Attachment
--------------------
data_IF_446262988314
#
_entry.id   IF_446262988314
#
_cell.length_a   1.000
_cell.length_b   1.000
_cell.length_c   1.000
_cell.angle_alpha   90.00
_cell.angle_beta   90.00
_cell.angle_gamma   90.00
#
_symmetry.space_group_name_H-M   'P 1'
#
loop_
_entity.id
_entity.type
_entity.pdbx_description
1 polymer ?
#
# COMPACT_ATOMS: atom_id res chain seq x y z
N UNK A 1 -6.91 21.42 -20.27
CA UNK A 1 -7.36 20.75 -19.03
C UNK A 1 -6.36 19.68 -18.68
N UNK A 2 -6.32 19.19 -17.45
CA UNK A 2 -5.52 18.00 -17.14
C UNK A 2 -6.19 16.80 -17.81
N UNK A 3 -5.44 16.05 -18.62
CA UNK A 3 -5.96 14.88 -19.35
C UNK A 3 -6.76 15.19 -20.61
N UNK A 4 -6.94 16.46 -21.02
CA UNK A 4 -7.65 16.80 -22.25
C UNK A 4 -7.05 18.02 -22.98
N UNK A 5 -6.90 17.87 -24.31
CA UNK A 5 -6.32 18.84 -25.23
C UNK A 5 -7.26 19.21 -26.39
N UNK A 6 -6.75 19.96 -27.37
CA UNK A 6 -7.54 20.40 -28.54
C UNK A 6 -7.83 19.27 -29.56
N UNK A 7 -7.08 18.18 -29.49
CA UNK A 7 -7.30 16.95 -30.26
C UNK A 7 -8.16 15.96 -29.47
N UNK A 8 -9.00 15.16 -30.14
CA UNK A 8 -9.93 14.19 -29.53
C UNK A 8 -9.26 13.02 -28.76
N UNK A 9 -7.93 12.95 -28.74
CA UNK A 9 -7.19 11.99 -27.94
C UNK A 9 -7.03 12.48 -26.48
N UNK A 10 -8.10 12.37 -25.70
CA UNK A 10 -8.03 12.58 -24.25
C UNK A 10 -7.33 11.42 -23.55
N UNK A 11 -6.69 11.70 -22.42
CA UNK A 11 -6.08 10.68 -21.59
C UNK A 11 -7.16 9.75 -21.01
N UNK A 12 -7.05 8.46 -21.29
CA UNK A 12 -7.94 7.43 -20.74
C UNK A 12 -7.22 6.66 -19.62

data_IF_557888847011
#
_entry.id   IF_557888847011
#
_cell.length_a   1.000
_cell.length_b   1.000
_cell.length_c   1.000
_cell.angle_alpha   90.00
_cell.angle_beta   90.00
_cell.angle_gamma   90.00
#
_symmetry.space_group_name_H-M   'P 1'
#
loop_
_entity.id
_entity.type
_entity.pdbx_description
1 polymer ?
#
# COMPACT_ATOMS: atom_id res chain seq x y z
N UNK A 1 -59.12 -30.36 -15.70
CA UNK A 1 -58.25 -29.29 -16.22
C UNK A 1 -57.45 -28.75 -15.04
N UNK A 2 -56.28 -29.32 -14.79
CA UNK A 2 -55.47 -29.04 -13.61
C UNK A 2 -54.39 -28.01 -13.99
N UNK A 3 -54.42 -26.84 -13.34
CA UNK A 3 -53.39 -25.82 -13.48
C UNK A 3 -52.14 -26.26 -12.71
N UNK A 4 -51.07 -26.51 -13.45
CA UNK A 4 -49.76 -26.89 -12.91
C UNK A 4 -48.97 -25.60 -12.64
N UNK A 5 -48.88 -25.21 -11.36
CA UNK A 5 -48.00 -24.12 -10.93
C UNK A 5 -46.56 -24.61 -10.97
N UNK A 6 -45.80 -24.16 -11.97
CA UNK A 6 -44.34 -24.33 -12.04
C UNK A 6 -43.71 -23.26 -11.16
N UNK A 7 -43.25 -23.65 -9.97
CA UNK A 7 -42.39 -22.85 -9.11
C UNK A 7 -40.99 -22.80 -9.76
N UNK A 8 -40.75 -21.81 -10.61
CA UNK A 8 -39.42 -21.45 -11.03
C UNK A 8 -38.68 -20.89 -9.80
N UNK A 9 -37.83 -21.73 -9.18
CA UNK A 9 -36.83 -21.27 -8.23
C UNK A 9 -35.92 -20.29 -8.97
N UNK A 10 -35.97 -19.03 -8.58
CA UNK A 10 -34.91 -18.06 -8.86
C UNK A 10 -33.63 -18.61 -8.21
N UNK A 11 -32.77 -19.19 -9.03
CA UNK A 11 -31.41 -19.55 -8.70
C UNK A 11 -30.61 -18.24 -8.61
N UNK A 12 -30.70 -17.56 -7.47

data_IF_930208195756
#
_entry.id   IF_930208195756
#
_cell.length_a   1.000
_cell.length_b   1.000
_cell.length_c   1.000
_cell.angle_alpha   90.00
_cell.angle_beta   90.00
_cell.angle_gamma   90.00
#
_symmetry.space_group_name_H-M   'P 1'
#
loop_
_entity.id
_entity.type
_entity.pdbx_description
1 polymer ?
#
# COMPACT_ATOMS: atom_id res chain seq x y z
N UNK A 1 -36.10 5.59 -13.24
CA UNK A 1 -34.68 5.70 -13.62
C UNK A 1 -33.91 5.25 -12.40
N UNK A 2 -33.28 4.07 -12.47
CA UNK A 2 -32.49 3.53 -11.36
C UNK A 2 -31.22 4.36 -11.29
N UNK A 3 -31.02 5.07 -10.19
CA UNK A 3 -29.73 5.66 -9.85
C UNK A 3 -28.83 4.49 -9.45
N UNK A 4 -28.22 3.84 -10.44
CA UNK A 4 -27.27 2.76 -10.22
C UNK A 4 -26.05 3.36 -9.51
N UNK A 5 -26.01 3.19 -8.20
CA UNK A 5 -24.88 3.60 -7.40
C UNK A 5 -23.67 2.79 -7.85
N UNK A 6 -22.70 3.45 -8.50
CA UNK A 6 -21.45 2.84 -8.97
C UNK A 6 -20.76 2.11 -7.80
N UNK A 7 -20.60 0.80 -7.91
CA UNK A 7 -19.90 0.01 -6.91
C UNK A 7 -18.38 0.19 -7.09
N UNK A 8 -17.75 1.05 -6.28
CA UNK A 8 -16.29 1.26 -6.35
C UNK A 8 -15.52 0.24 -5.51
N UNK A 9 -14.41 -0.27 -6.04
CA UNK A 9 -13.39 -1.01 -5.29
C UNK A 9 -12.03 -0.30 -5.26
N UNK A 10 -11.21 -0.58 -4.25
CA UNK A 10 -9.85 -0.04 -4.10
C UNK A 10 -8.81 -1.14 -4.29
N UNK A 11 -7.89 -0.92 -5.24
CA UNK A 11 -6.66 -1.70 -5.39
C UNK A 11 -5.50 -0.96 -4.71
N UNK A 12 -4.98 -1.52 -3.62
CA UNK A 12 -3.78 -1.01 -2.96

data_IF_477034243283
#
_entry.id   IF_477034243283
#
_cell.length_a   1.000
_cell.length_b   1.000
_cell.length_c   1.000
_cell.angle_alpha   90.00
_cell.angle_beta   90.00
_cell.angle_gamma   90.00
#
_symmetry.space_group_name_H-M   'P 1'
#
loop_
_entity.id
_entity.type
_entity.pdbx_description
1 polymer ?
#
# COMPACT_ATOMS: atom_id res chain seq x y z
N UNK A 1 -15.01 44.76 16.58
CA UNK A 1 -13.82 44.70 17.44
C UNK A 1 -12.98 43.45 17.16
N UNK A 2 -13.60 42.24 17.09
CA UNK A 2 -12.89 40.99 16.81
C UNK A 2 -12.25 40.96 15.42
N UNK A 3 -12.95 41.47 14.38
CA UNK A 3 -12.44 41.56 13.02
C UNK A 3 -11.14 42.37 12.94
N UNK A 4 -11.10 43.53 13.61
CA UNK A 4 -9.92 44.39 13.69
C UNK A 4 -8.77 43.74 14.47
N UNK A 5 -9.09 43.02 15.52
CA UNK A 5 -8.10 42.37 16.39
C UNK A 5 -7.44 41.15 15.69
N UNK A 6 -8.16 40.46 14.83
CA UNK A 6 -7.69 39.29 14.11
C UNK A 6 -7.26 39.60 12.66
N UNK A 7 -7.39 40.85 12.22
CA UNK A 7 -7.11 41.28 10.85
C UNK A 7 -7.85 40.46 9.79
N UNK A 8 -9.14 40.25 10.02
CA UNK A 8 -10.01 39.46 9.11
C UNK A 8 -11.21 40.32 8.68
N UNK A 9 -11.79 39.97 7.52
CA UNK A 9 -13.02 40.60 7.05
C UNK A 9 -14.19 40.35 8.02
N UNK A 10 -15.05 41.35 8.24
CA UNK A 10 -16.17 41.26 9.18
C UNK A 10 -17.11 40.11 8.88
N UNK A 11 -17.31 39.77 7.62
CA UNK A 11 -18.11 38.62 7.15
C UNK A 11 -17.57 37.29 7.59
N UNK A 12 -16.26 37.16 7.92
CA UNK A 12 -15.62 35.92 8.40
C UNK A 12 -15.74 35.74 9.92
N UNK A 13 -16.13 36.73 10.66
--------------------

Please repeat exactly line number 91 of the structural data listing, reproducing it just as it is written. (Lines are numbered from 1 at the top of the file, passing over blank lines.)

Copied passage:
C UNK A 5 -46.56 -24.61 -10.97